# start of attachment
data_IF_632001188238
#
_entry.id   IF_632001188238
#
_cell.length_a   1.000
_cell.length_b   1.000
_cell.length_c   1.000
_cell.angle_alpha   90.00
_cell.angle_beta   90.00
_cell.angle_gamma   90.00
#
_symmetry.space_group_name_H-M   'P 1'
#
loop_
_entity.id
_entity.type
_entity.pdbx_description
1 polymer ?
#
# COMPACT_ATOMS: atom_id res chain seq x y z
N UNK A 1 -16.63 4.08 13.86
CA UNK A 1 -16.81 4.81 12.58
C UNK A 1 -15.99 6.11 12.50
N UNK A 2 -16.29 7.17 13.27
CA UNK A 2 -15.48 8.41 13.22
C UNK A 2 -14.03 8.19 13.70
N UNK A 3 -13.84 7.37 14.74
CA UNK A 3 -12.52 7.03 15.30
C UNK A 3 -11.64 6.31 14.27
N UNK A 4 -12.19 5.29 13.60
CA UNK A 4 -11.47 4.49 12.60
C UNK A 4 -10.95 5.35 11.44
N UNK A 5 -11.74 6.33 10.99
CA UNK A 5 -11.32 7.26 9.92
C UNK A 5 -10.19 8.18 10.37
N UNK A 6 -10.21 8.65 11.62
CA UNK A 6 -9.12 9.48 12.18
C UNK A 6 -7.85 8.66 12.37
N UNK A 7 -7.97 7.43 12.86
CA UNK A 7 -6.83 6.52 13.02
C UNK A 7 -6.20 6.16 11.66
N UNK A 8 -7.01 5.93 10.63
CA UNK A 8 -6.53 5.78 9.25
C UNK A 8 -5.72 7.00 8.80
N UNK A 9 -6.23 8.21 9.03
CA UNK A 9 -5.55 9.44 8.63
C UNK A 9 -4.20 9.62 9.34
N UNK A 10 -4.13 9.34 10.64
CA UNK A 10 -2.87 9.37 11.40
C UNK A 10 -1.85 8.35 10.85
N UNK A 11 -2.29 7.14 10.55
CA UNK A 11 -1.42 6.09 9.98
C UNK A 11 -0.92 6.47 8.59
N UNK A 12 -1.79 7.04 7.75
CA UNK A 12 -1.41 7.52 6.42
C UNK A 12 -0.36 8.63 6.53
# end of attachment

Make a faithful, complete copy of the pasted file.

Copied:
data_IF_632001188238
#
_entry.id   IF_632001188238
#
_cell.length_a   1.000
_cell.length_b   1.000
_cell.length_c   1.000
_cell.angle_alpha   90.00
_cell.angle_beta   90.00
_cell.angle_gamma   90.00
#
_symmetry.space_group_name_H-M   'P 1'
#
loop_
_entity.id
_entity.type
_entity.pdbx_description
1 polymer ?
#
# COMPACT_ATOMS: atom_id res chain seq x y z
N UNK A 1 -16.63 4.08 13.86
CA UNK A 1 -16.81 4.81 12.58
C UNK A 1 -15.99 6.11 12.50
N UNK A 2 -16.29 7.17 13.27
CA UNK A 2 -15.48 8.41 13.22
C UNK A 2 -14.03 8.19 13.70
N UNK A 3 -13.84 7.37 14.74
CA UNK A 3 -12.52 7.03 15.30
C UNK A 3 -11.64 6.31 14.27
N UNK A 4 -12.19 5.29 13.60
CA UNK A 4 -11.47 4.49 12.60
C UNK A 4 -10.95 5.35 11.44
N UNK A 5 -11.74 6.33 10.99
CA UNK A 5 -11.32 7.26 9.92
C UNK A 5 -10.19 8.18 10.37
N UNK A 6 -10.21 8.65 11.62
CA UNK A 6 -9.12 9.48 12.18
C UNK A 6 -7.85 8.66 12.37
N UNK A 7 -7.97 7.43 12.86
CA UNK A 7 -6.83 6.52 13.02
C UNK A 7 -6.20 6.16 11.66
N UNK A 8 -7.01 5.93 10.63
CA UNK A 8 -6.53 5.78 9.25
C UNK A 8 -5.72 7.00 8.80
N UNK A 9 -6.23 8.21 9.03
CA UNK A 9 -5.55 9.44 8.63
C UNK A 9 -4.20 9.62 9.34
N UNK A 10 -4.13 9.34 10.64
CA UNK A 10 -2.87 9.37 11.40
C UNK A 10 -1.85 8.35 10.85
N UNK A 11 -2.29 7.14 10.55
CA UNK A 11 -1.42 6.09 9.98
C UNK A 11 -0.92 6.47 8.59
N UNK A 12 -1.79 7.04 7.75
CA UNK A 12 -1.41 7.52 6.42
C UNK A 12 -0.36 8.63 6.53